I want to start applying for faculty positions for Computer science positions in the US. Still march is good time to apply? Are there is a chance to get interviews or I am late?

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    There is a pretty consistent annual rhythm in university hiring for tenure track positions at major university. Right now you are most likely too late. But, look around.
    – Jon Custer
    Feb 28, 2020 at 3:17
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    March might be a good time to start preparing for a faculty position that will begin in September 2022, if you are in a field where jobs are relatively plentiful. Feb 28, 2020 at 3:26
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    September 2022? Feb 28, 2020 at 5:18
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    Perhaps a joke, but with a needle. There is a Chinese proverb: The best time to plant a tree is fifty years ago. The next best time is right now.
    – Buffy
    Feb 28, 2020 at 12:26
  • Yes, September 2022. My department's application deadline for faculty positions starting in Fall 2020 was in December 2019.
    – JeffE
    May 17, 2020 at 14:20

1 Answer 1


Still march is good time to apply?

It's possible that Anonymous Physicist was right in the comments and that your field is such that job searches for positions that begin 1.5 years from now are happening right now. (If so, go apply!) But, let's assume that's not the case for the sake of this discussion.

The best time to apply, as I suspect you know, is fall / early winter. This is an unfortunate reality that must be acknowledged.

Are there is a chance to get interviews or I am late?

You're indeed quite late, but there's certainly a chance. Some jobs will indeed be posted; faculty members leave unexpectedly due to illness or other opportunities, searches on the ideal hiring timeline fail, and so forth.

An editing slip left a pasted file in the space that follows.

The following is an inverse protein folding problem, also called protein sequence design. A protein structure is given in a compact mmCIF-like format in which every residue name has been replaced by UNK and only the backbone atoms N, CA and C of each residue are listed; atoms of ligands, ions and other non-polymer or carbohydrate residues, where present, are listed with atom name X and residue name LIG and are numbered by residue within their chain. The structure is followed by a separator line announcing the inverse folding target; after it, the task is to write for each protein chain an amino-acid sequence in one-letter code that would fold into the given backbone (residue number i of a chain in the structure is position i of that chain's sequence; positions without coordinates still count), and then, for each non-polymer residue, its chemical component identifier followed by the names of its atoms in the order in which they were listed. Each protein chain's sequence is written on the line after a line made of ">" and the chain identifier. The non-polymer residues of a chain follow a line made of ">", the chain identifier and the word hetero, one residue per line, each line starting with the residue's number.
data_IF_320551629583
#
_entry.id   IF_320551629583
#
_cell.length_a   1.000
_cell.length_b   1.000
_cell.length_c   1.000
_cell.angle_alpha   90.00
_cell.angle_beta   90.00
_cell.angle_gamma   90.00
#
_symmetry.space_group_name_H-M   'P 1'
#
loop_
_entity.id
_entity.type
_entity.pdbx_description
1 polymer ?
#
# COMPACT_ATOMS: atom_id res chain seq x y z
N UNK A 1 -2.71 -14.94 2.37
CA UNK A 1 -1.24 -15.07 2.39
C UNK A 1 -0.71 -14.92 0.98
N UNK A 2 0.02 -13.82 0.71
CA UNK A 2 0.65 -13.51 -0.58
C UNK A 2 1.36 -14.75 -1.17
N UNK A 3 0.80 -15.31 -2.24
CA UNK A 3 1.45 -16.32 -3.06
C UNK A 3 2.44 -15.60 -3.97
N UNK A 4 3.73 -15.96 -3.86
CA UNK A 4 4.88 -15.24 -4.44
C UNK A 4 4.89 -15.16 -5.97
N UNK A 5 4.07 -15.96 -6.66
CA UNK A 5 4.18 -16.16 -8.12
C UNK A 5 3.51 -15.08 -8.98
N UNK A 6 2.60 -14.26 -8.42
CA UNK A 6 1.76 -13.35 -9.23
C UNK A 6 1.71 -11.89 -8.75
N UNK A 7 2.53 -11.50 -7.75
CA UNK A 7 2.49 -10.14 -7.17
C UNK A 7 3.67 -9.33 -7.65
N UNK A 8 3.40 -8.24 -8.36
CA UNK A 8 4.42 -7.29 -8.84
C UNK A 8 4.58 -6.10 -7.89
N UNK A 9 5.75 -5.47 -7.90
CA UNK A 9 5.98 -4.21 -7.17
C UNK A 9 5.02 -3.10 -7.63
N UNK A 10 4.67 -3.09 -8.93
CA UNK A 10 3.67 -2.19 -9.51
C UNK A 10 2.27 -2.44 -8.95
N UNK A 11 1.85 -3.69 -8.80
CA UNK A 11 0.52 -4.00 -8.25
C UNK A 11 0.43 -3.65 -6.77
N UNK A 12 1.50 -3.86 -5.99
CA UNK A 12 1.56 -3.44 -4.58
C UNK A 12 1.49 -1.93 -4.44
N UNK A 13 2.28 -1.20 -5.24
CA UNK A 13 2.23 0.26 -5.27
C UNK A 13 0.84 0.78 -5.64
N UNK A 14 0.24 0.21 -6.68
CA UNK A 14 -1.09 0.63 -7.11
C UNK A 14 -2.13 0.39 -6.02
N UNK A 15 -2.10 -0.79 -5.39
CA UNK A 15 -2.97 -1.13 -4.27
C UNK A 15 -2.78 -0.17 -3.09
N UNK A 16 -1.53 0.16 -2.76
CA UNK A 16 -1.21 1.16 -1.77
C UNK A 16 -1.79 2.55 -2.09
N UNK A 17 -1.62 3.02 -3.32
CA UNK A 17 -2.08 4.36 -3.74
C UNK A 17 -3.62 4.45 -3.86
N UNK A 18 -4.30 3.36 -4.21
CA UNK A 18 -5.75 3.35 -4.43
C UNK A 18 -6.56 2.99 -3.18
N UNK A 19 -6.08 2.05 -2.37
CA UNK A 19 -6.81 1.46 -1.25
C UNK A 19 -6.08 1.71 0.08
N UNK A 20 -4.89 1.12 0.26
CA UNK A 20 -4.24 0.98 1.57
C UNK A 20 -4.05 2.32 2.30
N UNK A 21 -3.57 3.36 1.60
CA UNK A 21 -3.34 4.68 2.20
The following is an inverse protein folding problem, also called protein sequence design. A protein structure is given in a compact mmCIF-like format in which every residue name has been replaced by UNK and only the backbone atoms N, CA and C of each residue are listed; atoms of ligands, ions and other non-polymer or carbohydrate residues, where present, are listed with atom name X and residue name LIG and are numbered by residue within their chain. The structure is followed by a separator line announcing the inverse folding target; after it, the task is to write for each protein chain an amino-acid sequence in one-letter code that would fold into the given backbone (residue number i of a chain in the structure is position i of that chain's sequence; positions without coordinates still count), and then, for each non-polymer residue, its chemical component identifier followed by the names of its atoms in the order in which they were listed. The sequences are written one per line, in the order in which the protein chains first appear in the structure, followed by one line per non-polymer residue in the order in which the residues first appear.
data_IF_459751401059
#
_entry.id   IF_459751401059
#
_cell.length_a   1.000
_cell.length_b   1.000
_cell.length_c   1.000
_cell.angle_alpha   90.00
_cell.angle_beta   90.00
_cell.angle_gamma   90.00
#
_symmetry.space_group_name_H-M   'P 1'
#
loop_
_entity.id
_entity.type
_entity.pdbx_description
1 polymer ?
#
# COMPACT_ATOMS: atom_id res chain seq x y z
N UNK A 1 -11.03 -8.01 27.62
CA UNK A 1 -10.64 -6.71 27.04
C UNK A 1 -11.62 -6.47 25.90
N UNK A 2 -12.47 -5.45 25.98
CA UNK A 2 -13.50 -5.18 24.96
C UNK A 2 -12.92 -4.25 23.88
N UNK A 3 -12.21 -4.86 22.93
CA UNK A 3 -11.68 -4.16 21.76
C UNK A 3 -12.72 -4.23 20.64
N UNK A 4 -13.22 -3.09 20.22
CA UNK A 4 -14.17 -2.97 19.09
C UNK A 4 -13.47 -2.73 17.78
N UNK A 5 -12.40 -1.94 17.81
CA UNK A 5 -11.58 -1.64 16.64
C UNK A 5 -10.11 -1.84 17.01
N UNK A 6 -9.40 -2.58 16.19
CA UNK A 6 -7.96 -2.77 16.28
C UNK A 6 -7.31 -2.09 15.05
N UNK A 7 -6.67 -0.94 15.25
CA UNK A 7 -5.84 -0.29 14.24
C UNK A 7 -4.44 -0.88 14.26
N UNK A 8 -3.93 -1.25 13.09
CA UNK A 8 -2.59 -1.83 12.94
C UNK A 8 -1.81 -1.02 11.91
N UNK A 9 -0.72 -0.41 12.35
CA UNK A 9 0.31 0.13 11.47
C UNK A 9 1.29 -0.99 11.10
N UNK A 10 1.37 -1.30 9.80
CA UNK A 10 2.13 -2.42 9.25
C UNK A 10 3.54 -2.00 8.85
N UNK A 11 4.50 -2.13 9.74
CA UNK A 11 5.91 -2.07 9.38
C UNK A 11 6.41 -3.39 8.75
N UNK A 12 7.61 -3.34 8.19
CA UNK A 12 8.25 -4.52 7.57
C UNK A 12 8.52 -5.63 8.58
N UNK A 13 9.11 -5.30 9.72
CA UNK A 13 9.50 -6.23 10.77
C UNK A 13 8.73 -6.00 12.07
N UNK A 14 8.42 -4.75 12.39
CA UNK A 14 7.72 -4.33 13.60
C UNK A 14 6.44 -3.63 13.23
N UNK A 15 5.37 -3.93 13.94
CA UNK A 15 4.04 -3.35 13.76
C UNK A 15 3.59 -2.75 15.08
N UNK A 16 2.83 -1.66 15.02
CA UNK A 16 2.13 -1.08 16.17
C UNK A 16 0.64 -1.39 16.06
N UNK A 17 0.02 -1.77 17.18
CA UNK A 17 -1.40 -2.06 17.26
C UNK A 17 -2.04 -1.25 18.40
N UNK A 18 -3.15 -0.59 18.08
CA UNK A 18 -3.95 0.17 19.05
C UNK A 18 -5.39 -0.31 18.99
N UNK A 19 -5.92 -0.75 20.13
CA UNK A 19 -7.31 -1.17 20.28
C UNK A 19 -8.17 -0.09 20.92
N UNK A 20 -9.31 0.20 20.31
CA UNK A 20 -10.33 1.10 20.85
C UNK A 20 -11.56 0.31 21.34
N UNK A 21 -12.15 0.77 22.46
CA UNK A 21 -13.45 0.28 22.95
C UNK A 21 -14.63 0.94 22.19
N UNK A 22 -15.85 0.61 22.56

There will be fewer job opportunities now than there would have been had you begun hunting in the fall, and moreover, it's very possible that the jobs you find could be worse in nature (such as 1-year positions instead of tenure-track, etc.) at this time. However:

I think you should apply for jobs now.

Reason 1: If you apply for jobs now, you might not get a job. Perhaps you could even say that you probably won't get a job -- I don't know whether that is true or not. However, the following is certainly true: If you don't apply now, you definitely won't get a job.

Reason 2: Applying for jobs is a nontrivial skill, and it is likely that your first cover letters, interviews, etc. won't be the best that you are capable of. Practice now. If it doesn't work out, then you'll be more polished for when it's time to try again in the fall.

Reason 3: If you get a suboptimal job (such as a one-year visiting position) at a school you like, it is possible that there will be a tenure-track job intended to replace it, and it is possible that serving in such a position well would give you an inside track to the follow-up position. Both of these are quite far from guarantees, of course.

Reason 4: It is conceivable that you do some digging and don't find any jobs you like. In that case, you can just not apply for anything, and you're no worse off than you'd be if you hadn't looked.

However, all this is superceded by the following:

Make contingency plans for what will happen if you don't get a job right now.

In particular, figure out how you will survive for the 2020-2021 academic year if you are not hired at this time. This may require exiting academia, and such an exit may be permanent, or it may not be. But do not neglect this possibility.

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